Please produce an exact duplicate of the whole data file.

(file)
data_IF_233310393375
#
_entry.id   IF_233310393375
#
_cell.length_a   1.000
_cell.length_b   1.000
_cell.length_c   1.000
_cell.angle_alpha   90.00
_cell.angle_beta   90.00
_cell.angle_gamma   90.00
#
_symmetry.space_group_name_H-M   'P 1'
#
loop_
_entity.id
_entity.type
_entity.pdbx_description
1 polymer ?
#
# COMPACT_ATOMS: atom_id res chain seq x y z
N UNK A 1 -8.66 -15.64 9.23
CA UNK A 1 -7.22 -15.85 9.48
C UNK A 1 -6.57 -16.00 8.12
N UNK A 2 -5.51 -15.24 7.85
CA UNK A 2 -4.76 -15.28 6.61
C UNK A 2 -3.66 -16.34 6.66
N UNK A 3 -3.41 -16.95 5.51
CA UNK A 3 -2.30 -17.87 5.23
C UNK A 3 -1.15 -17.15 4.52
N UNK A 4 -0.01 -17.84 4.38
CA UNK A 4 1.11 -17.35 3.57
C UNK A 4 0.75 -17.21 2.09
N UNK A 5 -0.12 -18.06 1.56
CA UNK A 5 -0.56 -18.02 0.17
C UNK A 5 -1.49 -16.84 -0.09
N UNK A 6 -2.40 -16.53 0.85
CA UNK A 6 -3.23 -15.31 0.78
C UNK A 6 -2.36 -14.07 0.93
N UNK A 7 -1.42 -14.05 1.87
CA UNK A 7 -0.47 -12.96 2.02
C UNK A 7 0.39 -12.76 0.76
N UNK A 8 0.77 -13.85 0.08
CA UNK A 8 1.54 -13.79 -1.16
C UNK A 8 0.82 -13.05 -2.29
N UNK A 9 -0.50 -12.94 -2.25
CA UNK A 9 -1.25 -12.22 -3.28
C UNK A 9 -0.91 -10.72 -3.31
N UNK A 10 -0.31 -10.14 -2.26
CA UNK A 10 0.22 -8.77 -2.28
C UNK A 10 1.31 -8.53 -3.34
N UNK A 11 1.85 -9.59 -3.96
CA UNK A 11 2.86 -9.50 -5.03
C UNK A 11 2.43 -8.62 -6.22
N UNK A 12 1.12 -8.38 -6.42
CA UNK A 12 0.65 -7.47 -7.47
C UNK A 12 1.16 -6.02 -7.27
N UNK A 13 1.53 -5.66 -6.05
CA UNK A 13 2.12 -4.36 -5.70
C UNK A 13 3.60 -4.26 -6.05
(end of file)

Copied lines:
data_IF_233310393375
#
_entry.id   IF_233310393375
#
_cell.length_a   1.000
_cell.length_b   1.000
_cell.length_c   1.000
_cell.angle_alpha   90.00
_cell.angle_beta   90.00
_cell.angle_gamma   90.00
#
_symmetry.space_group_name_H-M   'P 1'
#
loop_
_entity.id
_entity.type
_entity.pdbx_description
1 polymer ?
#
# COMPACT_ATOMS: atom_id res chain seq x y z
N UNK A 1 -8.66 -15.64 9.23
CA UNK A 1 -7.22 -15.85 9.48
C UNK A 1 -6.57 -16.00 8.12
N UNK A 2 -5.51 -15.24 7.85
CA UNK A 2 -4.76 -15.28 6.61
C UNK A 2 -3.66 -16.34 6.66
N UNK A 3 -3.41 -16.95 5.51
CA UNK A 3 -2.30 -17.87 5.23
C UNK A 3 -1.15 -17.15 4.52
N UNK A 4 -0.01 -17.84 4.38
CA UNK A 4 1.11 -17.35 3.57
C UNK A 4 0.75 -17.21 2.09
N UNK A 5 -0.12 -18.06 1.56
CA UNK A 5 -0.56 -18.02 0.17
C UNK A 5 -1.49 -16.84 -0.09
N UNK A 6 -2.40 -16.53 0.85
CA UNK A 6 -3.23 -15.31 0.78
C UNK A 6 -2.36 -14.07 0.93
N UNK A 7 -1.42 -14.05 1.87
CA UNK A 7 -0.47 -12.96 2.02
C UNK A 7 0.39 -12.76 0.76
N UNK A 8 0.77 -13.85 0.08
CA UNK A 8 1.54 -13.79 -1.16
C UNK A 8 0.82 -13.05 -2.29
N UNK A 9 -0.50 -12.94 -2.25
CA UNK A 9 -1.25 -12.22 -3.28
C UNK A 9 -0.91 -10.72 -3.31
N UNK A 10 -0.31 -10.14 -2.26
CA UNK A 10 0.22 -8.77 -2.28
C UNK A 10 1.31 -8.53 -3.34
N UNK A 11 1.85 -9.59 -3.96
CA UNK A 11 2.86 -9.50 -5.03
C UNK A 11 2.43 -8.62 -6.22
N UNK A 12 1.12 -8.38 -6.42
CA UNK A 12 0.65 -7.47 -7.47
C UNK A 12 1.16 -6.02 -7.27
N UNK A 13 1.53 -5.66 -6.05
CA UNK A 13 2.12 -4.36 -5.70
C UNK A 13 3.60 -4.26 -6.05